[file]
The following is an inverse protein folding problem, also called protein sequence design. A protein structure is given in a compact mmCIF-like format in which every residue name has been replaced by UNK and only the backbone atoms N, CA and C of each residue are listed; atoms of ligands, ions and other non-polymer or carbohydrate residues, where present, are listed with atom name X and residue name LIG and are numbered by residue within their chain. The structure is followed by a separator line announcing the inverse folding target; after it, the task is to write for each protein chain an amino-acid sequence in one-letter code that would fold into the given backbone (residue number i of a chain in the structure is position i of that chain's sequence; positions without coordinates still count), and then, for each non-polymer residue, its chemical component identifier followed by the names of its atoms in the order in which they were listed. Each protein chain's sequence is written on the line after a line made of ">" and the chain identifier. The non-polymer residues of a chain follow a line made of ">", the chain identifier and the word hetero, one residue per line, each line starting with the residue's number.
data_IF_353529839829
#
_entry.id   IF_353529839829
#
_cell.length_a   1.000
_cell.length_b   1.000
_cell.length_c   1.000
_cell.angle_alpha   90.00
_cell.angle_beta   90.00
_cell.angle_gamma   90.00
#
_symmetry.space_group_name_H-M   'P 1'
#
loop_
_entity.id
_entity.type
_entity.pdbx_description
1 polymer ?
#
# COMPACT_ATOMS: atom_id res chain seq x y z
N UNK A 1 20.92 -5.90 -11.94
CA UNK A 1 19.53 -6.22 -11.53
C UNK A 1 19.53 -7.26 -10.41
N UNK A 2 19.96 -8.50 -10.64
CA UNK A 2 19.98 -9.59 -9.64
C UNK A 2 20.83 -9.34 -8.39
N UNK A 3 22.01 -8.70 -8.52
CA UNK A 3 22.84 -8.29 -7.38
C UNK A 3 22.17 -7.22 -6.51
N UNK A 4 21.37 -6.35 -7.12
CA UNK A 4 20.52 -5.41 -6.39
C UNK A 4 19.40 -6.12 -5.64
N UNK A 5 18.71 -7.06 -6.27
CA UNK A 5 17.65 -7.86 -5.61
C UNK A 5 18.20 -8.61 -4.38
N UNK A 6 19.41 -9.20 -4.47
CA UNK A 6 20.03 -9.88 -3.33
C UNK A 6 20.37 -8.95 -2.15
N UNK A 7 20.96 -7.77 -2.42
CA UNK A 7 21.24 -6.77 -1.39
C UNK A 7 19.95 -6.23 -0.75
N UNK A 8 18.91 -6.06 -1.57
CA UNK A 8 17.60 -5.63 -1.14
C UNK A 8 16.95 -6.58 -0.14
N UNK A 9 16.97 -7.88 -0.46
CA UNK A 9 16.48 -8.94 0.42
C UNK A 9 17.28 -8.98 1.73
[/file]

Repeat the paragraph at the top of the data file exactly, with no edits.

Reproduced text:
The following is an inverse protein folding problem, also called protein sequence design. A protein structure is given in a compact mmCIF-like format in which every residue name has been replaced by UNK and only the backbone atoms N, CA and C of each residue are listed; atoms of ligands, ions and other non-polymer or carbohydrate residues, where present, are listed with atom name X and residue name LIG and are numbered by residue within their chain. The structure is followed by a separator line announcing the inverse folding target; after it, the task is to write for each protein chain an amino-acid sequence in one-letter code that would fold into the given backbone (residue number i of a chain in the structure is position i of that chain's sequence; positions without coordinates still count), and then, for each non-polymer residue, its chemical component identifier followed by the names of its atoms in the order in which they were listed. Each protein chain's sequence is written on the line after a line made of ">" and the chain identifier. The non-polymer residues of a chain follow a line made of ">", the chain identifier and the word hetero, one residue per line, each line starting with the residue's number.